One year in jail for fracturing man’s skull with golf club
Dean Sutcliffe hit man from behind ‘with such force that the head of the club came off’
The victim suffered a fractured skull and internal bleeding, and spent a number of days in intensive care. File photograph: iStock/Getty Images
A father-to-be who struck a man on the head with a golf club ‘in a moment of madness’ and fractured his skull has been jailed for a year.
Dean Sutcliffe (21), of Cushlawn Park, Tallaght, Dublin, who was 17 at the time of the offence, was found guilty by a jury of assault causing serious harm to Keith Fennelly, at Cushlawn Park on November 3rd, 2013.
Detective Garda David Jennings told Dublin Circuit Criminal Court that prior to the assault, the victim and his brother became involved in an argument with the accused, who was sitting on a wall outside his home.
He told Dean Kelly BL, prosecuting, that words were exchanged before Sutcliffe hit Mr Fennelly from behind with a golf club “with such force that the head of the club came off.”
Mr Farrelly suffered a fractured skull and internal bleeding, and spent a number of days in intensive care.
The court heard that Sutcliffe had no previous convictions at the time of the assault and was not known to gardaí.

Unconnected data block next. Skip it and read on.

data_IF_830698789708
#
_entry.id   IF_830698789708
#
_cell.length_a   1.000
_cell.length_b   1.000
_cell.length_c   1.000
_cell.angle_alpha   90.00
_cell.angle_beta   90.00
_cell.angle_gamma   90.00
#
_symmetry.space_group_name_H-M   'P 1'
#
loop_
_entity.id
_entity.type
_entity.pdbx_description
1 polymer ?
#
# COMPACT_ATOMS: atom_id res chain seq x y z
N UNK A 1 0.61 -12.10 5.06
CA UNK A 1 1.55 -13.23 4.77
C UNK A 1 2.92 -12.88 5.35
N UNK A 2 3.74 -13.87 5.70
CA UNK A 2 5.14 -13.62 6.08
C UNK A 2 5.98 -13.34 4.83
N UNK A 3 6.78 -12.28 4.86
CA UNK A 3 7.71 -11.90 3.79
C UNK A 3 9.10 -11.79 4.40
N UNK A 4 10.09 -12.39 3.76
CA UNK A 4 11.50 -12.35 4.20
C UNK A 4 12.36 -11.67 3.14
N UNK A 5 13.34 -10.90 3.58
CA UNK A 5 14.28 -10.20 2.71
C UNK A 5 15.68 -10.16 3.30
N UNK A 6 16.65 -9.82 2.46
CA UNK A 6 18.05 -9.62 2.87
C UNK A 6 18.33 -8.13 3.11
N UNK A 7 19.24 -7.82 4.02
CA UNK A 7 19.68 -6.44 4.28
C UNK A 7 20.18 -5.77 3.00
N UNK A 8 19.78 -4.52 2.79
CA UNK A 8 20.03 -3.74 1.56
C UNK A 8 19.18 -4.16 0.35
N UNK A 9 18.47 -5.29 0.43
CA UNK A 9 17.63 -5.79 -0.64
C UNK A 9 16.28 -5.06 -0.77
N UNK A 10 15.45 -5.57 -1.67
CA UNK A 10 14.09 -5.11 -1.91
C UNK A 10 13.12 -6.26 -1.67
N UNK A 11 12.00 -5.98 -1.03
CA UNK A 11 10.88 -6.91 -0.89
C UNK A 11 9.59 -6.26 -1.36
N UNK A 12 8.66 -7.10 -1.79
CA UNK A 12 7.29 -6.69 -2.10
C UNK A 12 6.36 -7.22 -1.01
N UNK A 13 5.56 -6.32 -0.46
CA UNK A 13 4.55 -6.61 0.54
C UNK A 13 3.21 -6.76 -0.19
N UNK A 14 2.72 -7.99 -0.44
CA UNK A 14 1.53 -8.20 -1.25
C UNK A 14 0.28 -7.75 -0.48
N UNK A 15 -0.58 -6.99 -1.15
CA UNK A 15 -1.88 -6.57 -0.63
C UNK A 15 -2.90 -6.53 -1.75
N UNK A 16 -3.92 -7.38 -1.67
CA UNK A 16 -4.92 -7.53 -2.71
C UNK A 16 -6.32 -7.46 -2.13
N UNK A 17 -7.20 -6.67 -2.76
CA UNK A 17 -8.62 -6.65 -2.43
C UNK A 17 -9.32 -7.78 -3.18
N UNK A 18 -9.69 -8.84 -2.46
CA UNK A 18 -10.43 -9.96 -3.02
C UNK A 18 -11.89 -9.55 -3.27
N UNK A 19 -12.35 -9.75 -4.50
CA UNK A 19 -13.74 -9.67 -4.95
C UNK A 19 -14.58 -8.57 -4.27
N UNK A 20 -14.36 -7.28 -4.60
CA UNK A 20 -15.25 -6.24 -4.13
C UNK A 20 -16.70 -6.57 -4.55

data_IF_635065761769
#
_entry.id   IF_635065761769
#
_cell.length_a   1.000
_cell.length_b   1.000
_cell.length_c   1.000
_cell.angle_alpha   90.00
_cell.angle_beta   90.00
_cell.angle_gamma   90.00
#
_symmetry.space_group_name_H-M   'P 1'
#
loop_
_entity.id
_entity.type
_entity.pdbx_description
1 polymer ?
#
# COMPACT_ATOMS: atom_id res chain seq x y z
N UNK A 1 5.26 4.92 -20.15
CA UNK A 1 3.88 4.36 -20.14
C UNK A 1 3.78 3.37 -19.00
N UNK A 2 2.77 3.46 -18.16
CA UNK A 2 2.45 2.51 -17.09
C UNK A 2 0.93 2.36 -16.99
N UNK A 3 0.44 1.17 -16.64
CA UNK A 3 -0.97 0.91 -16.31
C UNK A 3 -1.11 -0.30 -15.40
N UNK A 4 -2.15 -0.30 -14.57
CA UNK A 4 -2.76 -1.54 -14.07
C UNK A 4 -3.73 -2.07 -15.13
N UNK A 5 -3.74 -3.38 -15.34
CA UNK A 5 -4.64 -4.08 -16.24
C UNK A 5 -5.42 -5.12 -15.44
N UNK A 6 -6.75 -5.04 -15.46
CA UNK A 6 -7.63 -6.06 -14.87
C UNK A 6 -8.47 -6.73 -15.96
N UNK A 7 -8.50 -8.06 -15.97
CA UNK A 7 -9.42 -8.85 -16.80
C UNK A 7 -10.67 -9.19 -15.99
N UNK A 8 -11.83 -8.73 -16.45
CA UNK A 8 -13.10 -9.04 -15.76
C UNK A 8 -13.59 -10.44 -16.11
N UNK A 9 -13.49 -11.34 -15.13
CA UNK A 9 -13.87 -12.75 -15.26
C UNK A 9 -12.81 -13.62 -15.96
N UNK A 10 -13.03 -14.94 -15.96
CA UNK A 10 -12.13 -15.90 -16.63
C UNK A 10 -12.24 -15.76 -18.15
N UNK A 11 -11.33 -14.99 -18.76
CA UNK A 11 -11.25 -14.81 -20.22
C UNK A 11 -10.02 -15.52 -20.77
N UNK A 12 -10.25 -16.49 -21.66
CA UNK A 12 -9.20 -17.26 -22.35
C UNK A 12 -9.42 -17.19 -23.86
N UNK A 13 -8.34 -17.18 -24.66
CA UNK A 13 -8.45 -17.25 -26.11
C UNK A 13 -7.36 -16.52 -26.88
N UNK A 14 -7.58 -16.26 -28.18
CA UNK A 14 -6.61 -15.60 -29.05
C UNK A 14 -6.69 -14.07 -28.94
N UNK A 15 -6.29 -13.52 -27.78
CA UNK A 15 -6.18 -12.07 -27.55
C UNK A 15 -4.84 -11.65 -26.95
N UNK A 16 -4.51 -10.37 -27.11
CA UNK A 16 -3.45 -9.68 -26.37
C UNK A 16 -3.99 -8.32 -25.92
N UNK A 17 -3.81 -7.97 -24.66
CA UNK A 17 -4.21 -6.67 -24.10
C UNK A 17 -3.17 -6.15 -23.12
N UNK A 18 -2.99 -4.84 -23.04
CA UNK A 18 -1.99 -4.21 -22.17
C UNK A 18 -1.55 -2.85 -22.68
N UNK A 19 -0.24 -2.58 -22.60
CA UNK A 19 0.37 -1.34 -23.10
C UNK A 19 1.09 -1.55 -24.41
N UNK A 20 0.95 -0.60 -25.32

“I believe he saw the red mist on the day, it was a moment of madness,” Det Gda Jennings told the court.
Ciaran O’Loughlin SC, defending, said that Sutcliffe had no previous offences at the time of the assault and the incident was “wholly out of character.”
Sentencing Sutcliffe on Friday, Judge Elma Sheahan said she agreed with Det Gda Jennings that the assault was a “moment of madness with very serious consequences for the victim”.
She noted that Mr Farrelly has since made a full recovery.
Judge Sheahan made reference to several mitigating factors — the accused’s youth, the absence of previous convictions, his impending fatherhood and the fact he was a valued member of his family, acting as a carer for his father.
Handing down a three-year sentence with the final two years suspended, she said she believed he was “on the path to rehabilitation” but warned him that it was now over to him to ensure he did not end up before the courts again.
Judge Sheahan directed that upon his release, Sutcliffe engage with the Probation Services for a period of two years and undergo anger management treatment.